⏱️ 4 Minutes

📝 My memories of hackathons I've been to thus far.

Over the past two years, I’ve been to quite a few hackathons (MHacks, Penn Apps, Kent Hack Enough to name a few) and thought I should scribble down some reflections from these experiences from these events so that I can remember them.

Planning Makes Perfect

I’ve gone to a few of these hackathons without any plans as to what I want to make and have failed miserably. In these cases, I’ve gotten bogged down in coming up with an idea, trying to quickly learn a new technology, or just losing hope cause I fall too far behind. That last one becomes quite intimidating when you look around at the people around you: The smartest of the smart working on groundbreaking, amazing stuff that you could only dream to make. And they are doing it with such ease.

Nerf Gun Turret

They fired this bad boy at judges. It was a sight to behold.

This lead me to an amazing discovery: planning leads to success at hackathons. I realized this while watching the Virgina Tech team at MHacks 2014 make their Nerf Gun Turret. They could not have made this thing in the time constraints without having a solid plan of what to make before showing up. They figured out what they wanted to make, found the parts they needed, and showed up and coded all weekend to make their dreams a reality.

Even though the Nerf Gun Turret is a hardware hack, I think the concept extends to all hacks. Sit down with your teammates, plan out what you want to make, look for libraries that will make development easier, divide tasks to members and go with that. The hackathon is a puzzle: Show up with all the pieces.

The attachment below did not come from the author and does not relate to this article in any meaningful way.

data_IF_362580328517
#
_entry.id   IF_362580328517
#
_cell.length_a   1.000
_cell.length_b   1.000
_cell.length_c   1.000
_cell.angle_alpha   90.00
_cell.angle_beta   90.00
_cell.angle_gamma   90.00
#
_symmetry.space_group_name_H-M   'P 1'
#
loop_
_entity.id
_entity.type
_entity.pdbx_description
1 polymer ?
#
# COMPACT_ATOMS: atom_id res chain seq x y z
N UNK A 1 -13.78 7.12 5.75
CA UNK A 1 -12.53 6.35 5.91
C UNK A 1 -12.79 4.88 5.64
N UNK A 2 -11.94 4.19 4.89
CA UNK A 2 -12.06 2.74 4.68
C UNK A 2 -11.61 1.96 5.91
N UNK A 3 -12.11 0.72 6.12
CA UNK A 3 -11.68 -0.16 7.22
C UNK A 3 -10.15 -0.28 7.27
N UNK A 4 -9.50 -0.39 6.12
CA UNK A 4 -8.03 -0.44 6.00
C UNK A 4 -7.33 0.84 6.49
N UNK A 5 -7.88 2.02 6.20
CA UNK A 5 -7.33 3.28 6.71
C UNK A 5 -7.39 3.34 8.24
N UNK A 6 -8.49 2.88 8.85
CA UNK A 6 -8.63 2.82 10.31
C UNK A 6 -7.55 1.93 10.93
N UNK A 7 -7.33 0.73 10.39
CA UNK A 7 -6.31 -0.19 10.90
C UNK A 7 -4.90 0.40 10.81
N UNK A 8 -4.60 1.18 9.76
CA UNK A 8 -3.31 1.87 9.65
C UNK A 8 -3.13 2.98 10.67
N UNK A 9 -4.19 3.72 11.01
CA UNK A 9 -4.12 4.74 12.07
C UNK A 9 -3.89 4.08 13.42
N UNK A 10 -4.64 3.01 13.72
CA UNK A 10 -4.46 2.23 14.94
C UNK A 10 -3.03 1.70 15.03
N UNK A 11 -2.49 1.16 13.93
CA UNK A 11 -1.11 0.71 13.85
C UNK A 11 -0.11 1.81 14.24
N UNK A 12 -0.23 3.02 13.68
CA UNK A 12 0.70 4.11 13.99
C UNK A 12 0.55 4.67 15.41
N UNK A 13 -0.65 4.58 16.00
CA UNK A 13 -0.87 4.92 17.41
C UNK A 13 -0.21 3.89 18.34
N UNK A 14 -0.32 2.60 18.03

Do What You Love

I hate business planning “hackathons” (I’m looking at you, Startup Weekend). These “hackathons” are all about:

  • Creating a viable business plan
  • Making charts about target markets
  • Preparing a pitch deck to woo potential investors

Note how none of these sound like fun (at least not to me). Code isn’t a part of it and it really pares down the ideas that you’re free to implement and attempt to win with. I’m not saying it can’t be done, but I don’t see a viable business plan in a Nerf Gun Turret.

Going to MHacks two years ago made me realize their are two types of hackathons: fun hackathons and poser hackathons. The poser hackathons are like the ones mentioned above. The fun ones allow you to put the hack in hackathon.

I showed up to MHacks 2012 telling my teammates that we need to come up with a commercially viable idea. That we’d need a pitch deck and an idea of target markets. Boy, I couldn’t have been more wrong. Everyone around us was making mind blowing software that, alone, couldn’t make any money, but, on it’s own, made your jaw drop.

Point is this: Go to a hackathon and make something you’d use and enjoy. No one else.

Enjoy The Community

During the 36-48 hours you’re at the hackathon, get to know as many people as you can. Walk the floor and check out what other teams are making. If you dig it, ask them about it. Don’t be shy, they don’t bite.

These people can become long distance friends, Twitter followers you chat with, and possible professional contacts in the future.

Talk Up The Sponsors

These hackathons are impossible without the sponsors giving money to them. This money pays for everything from food to the travel for the individual schools to get there. And chances are that these sponsors have a pretty cool API they want people to do something cool with.

Also they have some pretty sweet swag and are looking to hire hackers from these competitions. Talk them up and if you think you can do something with their API, go for it. If you run into trouble, tweet them and one of their reps will come and help you.

Just Go To One, Already!!!

If anything I’ve described here makes you want to go to one of these fantastic events, go to one. I’ll probably be attending Hack PSU in a few weeks. Hopefully, I’ll see you there.

HacKSU at Penn Apps 2014

HacKSU at Penn Apps 2014